‘We need all the support we can get’: DC-area nonprofits stress importance of Giving Tuesday

Giving Tuesday is just 11 years old, but the tradition that encourages people to donate to charitable organizations large and small can have a big impact — especially in years when giving trends downward.

According to the Giving USA annual report on philanthropy issued in June of this year, total giving decreased in 2022, with individual donations down by 13.4% when adjusted for inflation.

Nonprofits such as Montgomery County’s Tree House Child Advocacy Center said Giving Tuesday is helpful, as they work to offer services at a time when those services may see more demand.

Dr. Evelyn Shukat, a pediatrician who specializes in the care of children who have been abused and neglected, told WTOP that many cases of abuse are referred through schools. She said child abuse has been underreported over the past few years due to the pandemic.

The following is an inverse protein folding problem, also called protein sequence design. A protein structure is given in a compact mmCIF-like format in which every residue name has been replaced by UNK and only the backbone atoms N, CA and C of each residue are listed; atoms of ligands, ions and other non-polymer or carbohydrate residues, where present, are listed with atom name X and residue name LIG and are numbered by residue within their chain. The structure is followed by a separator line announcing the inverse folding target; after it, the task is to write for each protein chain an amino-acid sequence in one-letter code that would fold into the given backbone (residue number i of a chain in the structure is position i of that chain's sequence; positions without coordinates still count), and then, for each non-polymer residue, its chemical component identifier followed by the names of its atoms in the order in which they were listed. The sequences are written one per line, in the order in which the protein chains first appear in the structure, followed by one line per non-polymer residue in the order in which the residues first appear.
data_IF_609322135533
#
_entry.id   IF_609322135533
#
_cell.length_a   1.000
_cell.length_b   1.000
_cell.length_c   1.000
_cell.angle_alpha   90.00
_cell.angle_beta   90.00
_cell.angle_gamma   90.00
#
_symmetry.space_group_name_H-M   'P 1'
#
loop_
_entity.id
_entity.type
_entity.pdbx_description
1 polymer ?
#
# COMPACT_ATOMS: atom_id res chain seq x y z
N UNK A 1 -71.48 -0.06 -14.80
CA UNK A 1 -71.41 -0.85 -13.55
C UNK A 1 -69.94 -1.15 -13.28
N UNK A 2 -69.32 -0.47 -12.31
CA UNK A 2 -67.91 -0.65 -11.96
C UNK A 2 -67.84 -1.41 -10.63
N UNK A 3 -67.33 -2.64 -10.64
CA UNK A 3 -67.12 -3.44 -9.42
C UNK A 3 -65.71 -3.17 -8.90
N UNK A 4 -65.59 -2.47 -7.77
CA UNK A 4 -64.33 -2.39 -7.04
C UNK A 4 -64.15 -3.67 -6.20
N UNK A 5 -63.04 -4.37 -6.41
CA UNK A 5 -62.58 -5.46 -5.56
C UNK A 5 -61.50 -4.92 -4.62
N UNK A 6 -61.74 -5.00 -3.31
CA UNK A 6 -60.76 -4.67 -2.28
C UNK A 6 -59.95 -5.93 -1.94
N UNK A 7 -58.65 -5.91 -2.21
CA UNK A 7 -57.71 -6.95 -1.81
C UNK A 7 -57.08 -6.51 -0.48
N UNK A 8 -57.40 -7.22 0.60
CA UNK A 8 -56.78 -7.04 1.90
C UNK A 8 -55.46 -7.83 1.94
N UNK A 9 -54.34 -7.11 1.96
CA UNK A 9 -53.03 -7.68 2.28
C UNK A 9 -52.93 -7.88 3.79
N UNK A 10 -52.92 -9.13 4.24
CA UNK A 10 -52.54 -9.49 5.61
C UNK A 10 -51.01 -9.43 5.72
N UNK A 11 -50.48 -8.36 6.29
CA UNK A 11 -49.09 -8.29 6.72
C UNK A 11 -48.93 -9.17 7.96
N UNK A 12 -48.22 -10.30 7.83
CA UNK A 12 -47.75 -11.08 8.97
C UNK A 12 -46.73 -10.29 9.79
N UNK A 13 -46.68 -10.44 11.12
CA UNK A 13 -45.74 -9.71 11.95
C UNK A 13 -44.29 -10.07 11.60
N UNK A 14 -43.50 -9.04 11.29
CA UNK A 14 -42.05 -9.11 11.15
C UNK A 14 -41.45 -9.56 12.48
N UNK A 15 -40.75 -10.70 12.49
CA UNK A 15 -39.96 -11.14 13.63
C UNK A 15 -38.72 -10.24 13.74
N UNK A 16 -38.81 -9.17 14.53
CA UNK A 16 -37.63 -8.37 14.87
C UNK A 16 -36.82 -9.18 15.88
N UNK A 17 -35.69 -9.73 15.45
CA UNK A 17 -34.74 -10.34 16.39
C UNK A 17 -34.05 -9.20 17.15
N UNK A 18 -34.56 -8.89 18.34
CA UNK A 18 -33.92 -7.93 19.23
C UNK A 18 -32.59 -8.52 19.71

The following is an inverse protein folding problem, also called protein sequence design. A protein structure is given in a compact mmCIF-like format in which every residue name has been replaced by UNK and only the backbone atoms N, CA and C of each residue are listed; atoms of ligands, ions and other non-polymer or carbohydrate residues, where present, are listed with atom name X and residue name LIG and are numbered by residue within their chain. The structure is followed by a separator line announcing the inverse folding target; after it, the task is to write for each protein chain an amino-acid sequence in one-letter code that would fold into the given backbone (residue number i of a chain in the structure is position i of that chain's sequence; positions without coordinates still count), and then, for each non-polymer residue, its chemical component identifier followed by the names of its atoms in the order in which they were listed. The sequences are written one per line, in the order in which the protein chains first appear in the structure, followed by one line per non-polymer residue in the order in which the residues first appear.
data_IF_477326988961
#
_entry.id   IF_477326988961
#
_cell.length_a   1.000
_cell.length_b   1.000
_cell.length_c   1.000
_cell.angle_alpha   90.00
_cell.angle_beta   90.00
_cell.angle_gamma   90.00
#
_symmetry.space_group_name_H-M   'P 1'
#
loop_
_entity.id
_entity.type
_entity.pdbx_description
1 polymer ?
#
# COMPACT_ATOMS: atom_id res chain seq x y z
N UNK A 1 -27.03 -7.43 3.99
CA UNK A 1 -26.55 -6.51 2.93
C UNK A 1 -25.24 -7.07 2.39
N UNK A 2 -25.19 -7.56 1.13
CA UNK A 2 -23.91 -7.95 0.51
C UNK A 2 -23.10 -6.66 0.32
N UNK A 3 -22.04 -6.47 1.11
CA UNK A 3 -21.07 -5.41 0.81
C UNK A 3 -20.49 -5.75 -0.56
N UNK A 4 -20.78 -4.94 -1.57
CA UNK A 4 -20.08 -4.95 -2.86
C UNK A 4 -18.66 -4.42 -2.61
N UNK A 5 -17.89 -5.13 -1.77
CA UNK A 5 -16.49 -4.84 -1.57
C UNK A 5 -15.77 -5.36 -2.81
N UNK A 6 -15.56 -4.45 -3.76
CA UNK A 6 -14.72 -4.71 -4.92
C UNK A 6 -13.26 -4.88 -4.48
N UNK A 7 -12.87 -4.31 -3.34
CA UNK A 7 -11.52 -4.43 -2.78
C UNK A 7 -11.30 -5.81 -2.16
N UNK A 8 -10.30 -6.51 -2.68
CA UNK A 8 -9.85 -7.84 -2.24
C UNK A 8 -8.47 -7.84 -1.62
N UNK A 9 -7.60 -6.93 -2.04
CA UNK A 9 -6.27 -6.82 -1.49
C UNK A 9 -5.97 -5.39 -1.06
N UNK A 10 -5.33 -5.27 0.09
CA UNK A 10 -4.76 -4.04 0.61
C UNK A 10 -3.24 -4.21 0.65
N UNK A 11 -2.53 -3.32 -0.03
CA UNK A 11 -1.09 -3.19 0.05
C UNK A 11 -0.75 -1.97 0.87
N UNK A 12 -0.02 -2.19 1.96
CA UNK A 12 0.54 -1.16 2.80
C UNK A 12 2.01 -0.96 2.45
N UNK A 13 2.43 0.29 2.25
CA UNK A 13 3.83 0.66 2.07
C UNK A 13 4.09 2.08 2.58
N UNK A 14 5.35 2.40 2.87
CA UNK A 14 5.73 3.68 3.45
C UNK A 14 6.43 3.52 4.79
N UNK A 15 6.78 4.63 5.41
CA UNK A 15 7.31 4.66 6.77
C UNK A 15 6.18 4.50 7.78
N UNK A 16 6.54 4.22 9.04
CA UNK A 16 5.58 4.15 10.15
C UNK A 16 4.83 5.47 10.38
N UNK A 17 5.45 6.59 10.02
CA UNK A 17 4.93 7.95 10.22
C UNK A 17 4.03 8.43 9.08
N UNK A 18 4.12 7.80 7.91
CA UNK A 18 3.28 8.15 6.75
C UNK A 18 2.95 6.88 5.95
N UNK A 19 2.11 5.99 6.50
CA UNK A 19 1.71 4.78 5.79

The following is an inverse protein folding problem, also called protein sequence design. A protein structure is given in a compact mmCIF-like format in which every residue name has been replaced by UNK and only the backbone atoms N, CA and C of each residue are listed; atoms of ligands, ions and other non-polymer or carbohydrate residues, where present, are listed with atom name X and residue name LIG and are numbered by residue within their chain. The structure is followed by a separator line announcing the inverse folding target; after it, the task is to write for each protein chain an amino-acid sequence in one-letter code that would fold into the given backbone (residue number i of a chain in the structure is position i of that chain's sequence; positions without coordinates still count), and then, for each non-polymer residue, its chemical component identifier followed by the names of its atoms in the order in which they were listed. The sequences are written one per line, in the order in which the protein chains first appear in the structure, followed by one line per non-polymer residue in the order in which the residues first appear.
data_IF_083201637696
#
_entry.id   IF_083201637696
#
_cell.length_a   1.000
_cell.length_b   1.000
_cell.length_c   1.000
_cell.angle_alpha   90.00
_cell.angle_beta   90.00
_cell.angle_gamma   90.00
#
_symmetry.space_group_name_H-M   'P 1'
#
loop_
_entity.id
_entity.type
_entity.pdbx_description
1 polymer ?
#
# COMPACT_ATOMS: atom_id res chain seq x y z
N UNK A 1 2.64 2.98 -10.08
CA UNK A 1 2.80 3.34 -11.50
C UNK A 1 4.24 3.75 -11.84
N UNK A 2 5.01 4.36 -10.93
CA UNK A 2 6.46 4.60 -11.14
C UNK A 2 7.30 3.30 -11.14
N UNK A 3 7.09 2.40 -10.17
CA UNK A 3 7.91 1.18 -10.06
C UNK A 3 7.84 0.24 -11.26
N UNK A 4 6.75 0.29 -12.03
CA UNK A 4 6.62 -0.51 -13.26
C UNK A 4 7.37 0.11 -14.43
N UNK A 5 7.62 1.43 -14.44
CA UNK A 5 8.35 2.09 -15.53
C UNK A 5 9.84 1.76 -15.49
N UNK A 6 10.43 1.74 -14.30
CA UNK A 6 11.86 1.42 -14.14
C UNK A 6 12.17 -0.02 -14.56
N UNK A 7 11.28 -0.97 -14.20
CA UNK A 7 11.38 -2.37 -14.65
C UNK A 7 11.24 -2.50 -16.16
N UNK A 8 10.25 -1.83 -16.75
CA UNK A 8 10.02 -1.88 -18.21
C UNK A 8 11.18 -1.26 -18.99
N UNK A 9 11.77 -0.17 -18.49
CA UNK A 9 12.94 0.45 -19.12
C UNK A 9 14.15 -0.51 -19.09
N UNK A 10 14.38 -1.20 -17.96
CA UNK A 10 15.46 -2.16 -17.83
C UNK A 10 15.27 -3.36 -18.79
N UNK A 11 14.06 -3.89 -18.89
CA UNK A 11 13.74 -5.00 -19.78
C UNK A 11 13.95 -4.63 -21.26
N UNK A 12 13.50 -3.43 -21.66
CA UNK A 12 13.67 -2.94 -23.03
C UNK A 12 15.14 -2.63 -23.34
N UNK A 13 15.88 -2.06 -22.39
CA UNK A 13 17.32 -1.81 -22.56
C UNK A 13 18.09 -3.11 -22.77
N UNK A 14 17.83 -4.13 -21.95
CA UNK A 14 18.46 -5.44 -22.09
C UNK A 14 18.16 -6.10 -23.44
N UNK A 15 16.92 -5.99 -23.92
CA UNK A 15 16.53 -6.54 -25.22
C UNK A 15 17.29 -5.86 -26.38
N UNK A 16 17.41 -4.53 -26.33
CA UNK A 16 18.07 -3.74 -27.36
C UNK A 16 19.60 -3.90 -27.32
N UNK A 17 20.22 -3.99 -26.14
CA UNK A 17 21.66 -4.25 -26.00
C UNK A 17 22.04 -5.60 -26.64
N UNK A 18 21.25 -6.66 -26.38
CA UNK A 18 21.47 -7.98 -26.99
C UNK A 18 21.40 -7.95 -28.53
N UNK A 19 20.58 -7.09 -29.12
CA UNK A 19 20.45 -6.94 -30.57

She added that since schools reopened, “we’re seeing more and more children and our resources are stretched … We need all the support we can get.”

At the Tree House, children may undergo initial medical and forensic exams and access trauma care.

“We serve any child who’s been abused or neglected,” Shukat said, explaining that means infants up to teenagers aged 18.

While the initial care may include just two visits, the therapeutic trauma care can last much longer.

“The mental health services that are specific for trauma-focused therapy can last up to six or seven months,” she said.

Donations of any amount can have a big impact, according to Shukat.

“Small donations can get a child a backpack that we’ll give out for school and help support an hour of therapy,” she said. “Everything from examining gowns to giving the child breakfast here if they come here hungry.”

Giving Tuesday falls on the first Tuesday after Thanksgiving and originated in 2012.

Kate Ryan

As a member of the award-winning WTOP News, Kate is focused on state and local government. Her focus has always been on how decisions made in a council chamber or state house affect your house. She's also covered breaking news, education and more.

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